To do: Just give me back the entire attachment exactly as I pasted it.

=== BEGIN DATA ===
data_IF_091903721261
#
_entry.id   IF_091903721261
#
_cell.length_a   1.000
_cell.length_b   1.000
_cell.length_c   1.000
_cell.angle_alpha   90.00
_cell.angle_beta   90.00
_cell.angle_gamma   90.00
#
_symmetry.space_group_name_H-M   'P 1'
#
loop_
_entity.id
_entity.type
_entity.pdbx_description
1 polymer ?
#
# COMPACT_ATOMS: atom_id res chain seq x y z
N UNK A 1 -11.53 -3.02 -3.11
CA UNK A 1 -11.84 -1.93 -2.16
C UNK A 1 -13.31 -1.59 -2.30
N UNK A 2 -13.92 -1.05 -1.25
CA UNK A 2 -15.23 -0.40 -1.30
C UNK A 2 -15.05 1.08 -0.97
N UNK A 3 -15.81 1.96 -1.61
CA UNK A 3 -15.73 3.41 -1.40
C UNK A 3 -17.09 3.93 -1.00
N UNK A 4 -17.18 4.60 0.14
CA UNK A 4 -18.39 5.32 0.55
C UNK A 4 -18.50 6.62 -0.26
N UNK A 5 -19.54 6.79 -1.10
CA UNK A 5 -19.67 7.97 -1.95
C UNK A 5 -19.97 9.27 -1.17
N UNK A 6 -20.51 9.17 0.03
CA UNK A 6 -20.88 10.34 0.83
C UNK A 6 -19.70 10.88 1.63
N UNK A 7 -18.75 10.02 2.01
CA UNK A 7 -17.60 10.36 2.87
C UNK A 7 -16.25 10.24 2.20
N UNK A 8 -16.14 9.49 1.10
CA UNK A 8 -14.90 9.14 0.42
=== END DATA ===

data_IF_091903721261
#
_entry.id   IF_091903721261
#
_cell.length_a   1.000
_cell.length_b   1.000
_cell.length_c   1.000
_cell.angle_alpha   90.00
_cell.angle_beta   90.00
_cell.angle_gamma   90.00
#
_symmetry.space_group_name_H-M   'P 1'
#
loop_
_entity.id
_entity.type
_entity.pdbx_description
1 polymer ?
#
# COMPACT_ATOMS: atom_id res chain seq x y z
N UNK A 1 -11.53 -3.02 -3.11
CA UNK A 1 -11.84 -1.93 -2.16
C UNK A 1 -13.31 -1.59 -2.30
N UNK A 2 -13.92 -1.05 -1.25
CA UNK A 2 -15.23 -0.40 -1.30
C UNK A 2 -15.05 1.08 -0.97
N UNK A 3 -15.81 1.96 -1.61
CA UNK A 3 -15.73 3.41 -1.40
C UNK A 3 -17.09 3.93 -1.00
N UNK A 4 -17.18 4.60 0.14
CA UNK A 4 -18.39 5.32 0.55
C UNK A 4 -18.50 6.62 -0.26
N UNK A 5 -19.54 6.79 -1.10
CA UNK A 5 -19.67 7.97 -1.95
C UNK A 5 -19.97 9.27 -1.17
N UNK A 6 -20.51 9.17 0.03
CA UNK A 6 -20.88 10.34 0.83
C UNK A 6 -19.70 10.88 1.63
N UNK A 7 -18.75 10.02 2.01
CA UNK A 7 -17.60 10.36 2.87
C UNK A 7 -16.25 10.24 2.20
N UNK A 8 -16.14 9.49 1.10
CA UNK A 8 -14.90 9.14 0.42